A picture of the Canadian Delegates at the Washington Suffrage Parade 1913. I wonder where it comes from...oh, the Toronto Sun. Carole Bacchi, in her 1976 McGill thesis Liberation Deferred, nails it when she says that the Canadian movement was so timid NO demonstrations took place in Canada over woman suffrage. (Well, she says there was one lame one out West in 1916.)
That's what my Furies Cross the Mersey pokes fun at. I have two school girls at McGill's Royal Victoria College dare to organize a march.
I've been going over Carole Bacchi's 1976 thesis Liberation Deferred about the Canadian Suffrage Movement.
Her McGill thesis was turned into a book that has become the definitive book on the subject and it's easy to see why.
The thesis is almost perfect. Bacchi explains in the opening remarks that little has been written about the subject - and that there's not that much information out there.
This makes the Minutes of the Montreal Council particularly important, she says.
(It was too late in 1978 to get 'first person' account. Even Edith Nicholson, my husband's great aunt, was deceased by then.)
So Carole Bacchi's study covers all the information available, then and now - and does it so well no one else has bothered to continue the discussion. And she didn't even have the Internet!
Well, I have written a book on the subject, Furies Cross the Mersey, but I am an author - and I can make things up. It's about the British Invasion of Militants to Montreal in 1912/13, a bit of a different angle.
( I know Bacchi discusses the impact of Emmeline Pankhurst's visit to Canada in the era.I'm not sure if she talks about Barbara Wylie's visit. I must check. I am certain she doesn't mention Caroline Kenney's visit to Montreal. I am the one who dug out that info, all by myself, thanks to the the Internet.)
I emailed Carole Bacchi a while back and she said she is surprised that no scholar has updated her decades old research - and she admitted there are some things in her thesis she would now change.
My only problem with her thesis is that she takes the Montreal Suffrage Association far too seriously. It was a bit of a bogus organization, I think. You could only join if you knew two members of the Executive - so that left out young women, in their twenties.
(But, then again, that was one of the few suffrage organizations that left behind their minutes.) Otherwise everything Bacchi says is bang on, in my opinion.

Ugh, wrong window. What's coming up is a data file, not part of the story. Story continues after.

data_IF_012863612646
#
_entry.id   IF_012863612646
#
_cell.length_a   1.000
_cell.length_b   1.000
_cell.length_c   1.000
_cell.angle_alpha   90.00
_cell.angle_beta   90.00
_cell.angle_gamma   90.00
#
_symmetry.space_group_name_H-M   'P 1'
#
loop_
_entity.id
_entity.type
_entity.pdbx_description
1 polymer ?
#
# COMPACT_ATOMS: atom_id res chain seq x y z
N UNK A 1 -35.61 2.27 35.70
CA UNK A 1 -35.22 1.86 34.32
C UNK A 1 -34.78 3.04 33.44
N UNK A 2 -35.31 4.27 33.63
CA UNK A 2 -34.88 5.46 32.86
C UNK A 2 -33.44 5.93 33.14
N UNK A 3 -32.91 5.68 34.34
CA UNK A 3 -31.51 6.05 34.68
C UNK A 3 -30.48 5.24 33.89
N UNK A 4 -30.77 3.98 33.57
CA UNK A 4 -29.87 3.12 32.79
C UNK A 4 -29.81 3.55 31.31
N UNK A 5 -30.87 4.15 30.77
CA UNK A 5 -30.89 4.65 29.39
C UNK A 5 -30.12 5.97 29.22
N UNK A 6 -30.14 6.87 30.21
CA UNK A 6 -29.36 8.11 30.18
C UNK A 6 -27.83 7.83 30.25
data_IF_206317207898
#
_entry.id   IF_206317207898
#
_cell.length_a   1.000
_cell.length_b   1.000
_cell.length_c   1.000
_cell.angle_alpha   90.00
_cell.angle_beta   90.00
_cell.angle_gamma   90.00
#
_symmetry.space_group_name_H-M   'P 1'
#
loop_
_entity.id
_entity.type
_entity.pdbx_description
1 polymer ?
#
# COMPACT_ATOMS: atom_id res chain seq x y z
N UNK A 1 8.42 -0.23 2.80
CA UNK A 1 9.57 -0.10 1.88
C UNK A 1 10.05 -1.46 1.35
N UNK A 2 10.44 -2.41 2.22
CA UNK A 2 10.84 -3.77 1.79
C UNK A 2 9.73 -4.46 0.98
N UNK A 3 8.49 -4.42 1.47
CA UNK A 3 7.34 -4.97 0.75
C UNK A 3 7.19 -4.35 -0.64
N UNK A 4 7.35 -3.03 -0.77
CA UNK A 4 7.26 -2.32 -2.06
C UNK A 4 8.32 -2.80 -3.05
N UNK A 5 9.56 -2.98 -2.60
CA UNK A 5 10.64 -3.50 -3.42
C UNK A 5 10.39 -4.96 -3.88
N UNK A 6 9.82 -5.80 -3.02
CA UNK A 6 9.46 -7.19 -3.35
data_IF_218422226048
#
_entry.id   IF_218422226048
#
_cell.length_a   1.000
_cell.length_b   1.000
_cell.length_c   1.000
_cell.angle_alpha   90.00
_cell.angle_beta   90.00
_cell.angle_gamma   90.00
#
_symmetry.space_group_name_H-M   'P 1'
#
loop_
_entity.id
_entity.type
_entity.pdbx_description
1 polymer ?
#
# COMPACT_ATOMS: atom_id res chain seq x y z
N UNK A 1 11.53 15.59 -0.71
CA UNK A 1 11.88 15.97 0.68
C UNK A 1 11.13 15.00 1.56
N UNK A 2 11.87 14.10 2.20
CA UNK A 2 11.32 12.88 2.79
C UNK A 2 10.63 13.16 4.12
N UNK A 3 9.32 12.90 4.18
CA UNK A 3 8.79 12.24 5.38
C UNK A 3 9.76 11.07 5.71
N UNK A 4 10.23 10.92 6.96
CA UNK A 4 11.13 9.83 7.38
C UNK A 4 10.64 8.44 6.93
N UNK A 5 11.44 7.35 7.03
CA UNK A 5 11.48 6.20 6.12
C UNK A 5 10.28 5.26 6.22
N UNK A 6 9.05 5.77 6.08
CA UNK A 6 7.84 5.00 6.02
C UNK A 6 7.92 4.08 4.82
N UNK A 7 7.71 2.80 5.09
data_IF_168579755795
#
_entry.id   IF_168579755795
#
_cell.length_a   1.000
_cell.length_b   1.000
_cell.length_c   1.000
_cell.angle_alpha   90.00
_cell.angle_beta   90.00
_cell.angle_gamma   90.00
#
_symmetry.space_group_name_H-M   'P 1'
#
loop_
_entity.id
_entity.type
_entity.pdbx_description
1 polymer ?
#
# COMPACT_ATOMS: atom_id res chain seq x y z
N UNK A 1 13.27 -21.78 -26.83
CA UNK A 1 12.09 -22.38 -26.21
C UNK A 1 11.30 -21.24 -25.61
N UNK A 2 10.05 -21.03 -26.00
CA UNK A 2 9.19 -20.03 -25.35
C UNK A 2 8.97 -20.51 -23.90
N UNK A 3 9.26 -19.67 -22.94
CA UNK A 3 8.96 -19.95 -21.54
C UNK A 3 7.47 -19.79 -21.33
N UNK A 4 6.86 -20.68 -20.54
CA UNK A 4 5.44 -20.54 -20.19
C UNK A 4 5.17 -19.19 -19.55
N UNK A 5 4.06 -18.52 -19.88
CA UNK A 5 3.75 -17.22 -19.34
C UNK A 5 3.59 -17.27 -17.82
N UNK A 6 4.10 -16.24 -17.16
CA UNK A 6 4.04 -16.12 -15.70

She even explains in elegant fashion why this Canadian Suffrage stuff is important to know. It's a study in how politics unfolds, sometimes.
Anyway, I looked up her thesis was to read what she had to say about the 1917 Conscription election,1917.
She writes that Arthur Meighan was so afraid of foreigners and French Canadians voting Borden out that he thought up the idea of limited franchise himself.
Pierre Berton in Marching as to War claims Nellie McClung gave him the idea.
Bacchi says that he could have easily just given all Canadian women the vote, except for 'enemy aliens.' No one would have minded. Indeed, I believe that is what happened in 1918. But there were too many tried and true Canadians unkeen for war. That included the Nicholsons for the most part.
(Apparently someone suggested that Meighan give the vote to British- Canadian women only. I wonder if that would have included the Nicholsons of Isle of Lewis Scot origin.)
She said the Montreal Suffrage Association (Council of Women?) was divided upon party lines when it came to this Limited Conscription and that Mrs. Scott and Mrs. Lansing Lewis quit the organization over the issue in 1918 and 19. Well, they tried to impeach Dr. Ritchie England over the issue and lost. That is all in Tara Brookfield's 2008 article Divided by the Ballot Box.
Well, Carrie Derick, President of the MSA, was a cagey one. At the AGM of the National Council in 1917 she says she is for 'the conscription of men, women and wealth' making everyone laugh out loud. That's a typical non-statement statement:Very modern of her to talk like that.
Gee. killing young men is fun, ain't it?
It was the Montreal Council of Women that created a resolution for Conscription and sent it to other locals around the country. For instance, Calgary voted Yes and Edmonton No.
(This is confirmed in the Annual Reports of the National Council of women for 17 and 18 and in the Minutes of the Montreal Council of Women.) Stowe Gullen writes in the Citizenship Committee Report in 18 that Ontario and the Western Provinces were (somewhat) against Limited Conscription, but not Montreal.)
Yet, somehow, later, Carrie Derick used her ability to twist words to say the Montreal Council was non political and never voted pro or con Conscription. BS. A bit of a lie. Well, a total lie.
It's clearly marked in the Minutes: Resolution over Conscription and it is even underlined.
I want to start my next book, Service and Disservice at the Win the War Meetings in August 1917...but what went on there is confusing... Derick is not the only one who rewrote history on the fly.
I'm hoping that I can find one good era source.
What is cool, Bacchi's thesis has a photo of Canadian participants, Denison et al in the Washington 1913 parade. But the pic is pretty unclear.
Constance Hamilton discussed her participation at a breathy news conference where mentioned a letter from Miss Barbara Wylie, militant suffragette on a tour across Canada, who was so fed up at Canadian women at this time, she was about to leave for home.
And what is a suffrage parade without 'a bevy of beauties.' But no Canadians. 20 somethings were NOT welcomed into the Canadian Movement: Too excitable.